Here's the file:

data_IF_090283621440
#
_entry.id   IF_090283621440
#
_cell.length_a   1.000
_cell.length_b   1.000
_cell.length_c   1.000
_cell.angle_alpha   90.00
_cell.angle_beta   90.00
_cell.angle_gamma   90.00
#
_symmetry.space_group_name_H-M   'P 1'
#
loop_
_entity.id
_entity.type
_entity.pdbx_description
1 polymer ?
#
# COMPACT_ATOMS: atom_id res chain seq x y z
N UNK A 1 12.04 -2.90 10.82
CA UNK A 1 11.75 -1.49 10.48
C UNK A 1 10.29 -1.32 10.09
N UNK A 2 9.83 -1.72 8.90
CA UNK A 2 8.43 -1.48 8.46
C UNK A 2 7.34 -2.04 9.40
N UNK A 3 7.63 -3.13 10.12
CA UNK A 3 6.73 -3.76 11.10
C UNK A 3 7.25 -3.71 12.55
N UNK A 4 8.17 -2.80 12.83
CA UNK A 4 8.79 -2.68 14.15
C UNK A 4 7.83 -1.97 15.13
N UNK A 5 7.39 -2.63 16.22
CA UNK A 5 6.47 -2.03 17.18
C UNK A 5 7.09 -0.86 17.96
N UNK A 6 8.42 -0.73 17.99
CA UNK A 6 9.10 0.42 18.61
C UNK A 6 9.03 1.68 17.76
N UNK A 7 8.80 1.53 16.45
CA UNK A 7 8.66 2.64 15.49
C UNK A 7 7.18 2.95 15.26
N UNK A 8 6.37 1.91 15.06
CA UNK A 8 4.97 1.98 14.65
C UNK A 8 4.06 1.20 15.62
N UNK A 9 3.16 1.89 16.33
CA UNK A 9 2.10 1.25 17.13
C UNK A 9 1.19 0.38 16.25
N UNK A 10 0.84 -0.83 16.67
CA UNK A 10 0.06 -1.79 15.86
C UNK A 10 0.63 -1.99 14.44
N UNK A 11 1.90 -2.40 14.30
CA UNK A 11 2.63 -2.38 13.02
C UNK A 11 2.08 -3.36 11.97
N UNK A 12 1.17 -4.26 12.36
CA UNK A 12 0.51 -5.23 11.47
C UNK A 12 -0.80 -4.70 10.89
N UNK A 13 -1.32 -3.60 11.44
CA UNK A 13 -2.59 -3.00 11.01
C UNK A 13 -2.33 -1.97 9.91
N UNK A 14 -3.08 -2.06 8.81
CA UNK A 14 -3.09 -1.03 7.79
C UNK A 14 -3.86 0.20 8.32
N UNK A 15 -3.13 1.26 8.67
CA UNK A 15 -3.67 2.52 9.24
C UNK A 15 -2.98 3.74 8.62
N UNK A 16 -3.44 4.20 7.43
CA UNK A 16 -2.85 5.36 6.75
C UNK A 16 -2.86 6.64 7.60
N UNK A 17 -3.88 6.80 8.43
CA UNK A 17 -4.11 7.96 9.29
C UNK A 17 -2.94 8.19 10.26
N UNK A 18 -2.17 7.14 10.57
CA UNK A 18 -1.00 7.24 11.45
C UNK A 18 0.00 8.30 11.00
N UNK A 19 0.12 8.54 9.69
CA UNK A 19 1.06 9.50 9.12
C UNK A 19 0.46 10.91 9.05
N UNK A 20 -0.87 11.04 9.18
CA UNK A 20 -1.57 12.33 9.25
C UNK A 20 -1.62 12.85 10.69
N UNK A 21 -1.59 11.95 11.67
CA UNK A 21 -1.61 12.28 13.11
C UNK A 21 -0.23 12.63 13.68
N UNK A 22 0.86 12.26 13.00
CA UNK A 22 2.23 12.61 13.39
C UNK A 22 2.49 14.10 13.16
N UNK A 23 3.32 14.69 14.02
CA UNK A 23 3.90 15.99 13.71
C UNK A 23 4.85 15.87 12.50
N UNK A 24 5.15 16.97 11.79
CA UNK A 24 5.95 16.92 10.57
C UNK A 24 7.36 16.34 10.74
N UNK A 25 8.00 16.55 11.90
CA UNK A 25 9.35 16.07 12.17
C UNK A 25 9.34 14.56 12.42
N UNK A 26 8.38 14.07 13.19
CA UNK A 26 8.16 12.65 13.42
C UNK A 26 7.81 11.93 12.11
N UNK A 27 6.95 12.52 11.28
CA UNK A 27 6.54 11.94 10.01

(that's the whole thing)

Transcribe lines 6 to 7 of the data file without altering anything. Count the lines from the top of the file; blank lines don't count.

_cell.length_b   1.000
_cell.length_c   1.000